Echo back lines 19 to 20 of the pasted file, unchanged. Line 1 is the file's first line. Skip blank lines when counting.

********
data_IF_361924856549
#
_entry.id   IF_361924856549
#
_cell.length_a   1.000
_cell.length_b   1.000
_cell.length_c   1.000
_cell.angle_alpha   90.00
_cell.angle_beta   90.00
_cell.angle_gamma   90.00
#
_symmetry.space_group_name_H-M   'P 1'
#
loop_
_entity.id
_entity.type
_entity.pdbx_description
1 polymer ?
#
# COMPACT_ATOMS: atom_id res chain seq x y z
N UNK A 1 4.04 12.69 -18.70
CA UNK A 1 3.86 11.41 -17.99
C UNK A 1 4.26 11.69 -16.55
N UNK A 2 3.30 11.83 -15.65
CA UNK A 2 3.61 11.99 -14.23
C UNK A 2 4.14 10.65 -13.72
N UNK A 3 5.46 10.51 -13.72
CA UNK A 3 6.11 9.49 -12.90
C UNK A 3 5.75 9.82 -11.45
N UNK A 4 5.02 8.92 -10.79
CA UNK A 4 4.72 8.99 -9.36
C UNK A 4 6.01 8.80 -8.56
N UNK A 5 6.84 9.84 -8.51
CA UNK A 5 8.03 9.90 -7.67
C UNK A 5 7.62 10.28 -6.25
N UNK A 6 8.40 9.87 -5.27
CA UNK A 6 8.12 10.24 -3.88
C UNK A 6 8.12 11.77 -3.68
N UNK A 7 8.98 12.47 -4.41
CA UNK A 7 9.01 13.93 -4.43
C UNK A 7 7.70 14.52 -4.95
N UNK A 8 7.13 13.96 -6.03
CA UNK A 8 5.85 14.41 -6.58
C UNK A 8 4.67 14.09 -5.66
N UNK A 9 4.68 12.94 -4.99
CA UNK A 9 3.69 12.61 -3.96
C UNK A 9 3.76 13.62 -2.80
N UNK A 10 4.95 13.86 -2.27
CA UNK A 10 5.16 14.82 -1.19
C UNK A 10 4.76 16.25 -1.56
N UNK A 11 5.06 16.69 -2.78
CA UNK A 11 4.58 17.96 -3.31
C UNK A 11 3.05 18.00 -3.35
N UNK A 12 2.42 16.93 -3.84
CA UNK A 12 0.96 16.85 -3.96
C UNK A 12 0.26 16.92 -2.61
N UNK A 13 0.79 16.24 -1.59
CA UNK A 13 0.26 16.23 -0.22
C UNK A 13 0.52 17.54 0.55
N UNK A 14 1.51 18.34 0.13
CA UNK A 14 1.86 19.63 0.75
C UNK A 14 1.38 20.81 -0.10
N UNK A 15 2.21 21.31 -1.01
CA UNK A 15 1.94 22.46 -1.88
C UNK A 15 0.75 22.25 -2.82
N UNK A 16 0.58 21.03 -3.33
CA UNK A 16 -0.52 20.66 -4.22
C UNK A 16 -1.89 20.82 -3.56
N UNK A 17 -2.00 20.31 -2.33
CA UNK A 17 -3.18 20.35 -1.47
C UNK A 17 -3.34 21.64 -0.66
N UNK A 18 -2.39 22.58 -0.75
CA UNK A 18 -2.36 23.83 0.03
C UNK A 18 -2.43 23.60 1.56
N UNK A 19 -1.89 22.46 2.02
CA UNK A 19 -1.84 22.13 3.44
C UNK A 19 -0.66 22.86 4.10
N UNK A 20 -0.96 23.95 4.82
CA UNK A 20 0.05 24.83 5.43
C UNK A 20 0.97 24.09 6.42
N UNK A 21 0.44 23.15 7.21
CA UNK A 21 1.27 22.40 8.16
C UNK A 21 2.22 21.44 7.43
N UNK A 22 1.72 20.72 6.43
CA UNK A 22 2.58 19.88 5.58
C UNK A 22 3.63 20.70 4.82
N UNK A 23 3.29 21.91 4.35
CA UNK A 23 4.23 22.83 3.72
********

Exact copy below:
#
# COMPACT_ATOMS: atom_id res chain seq x y z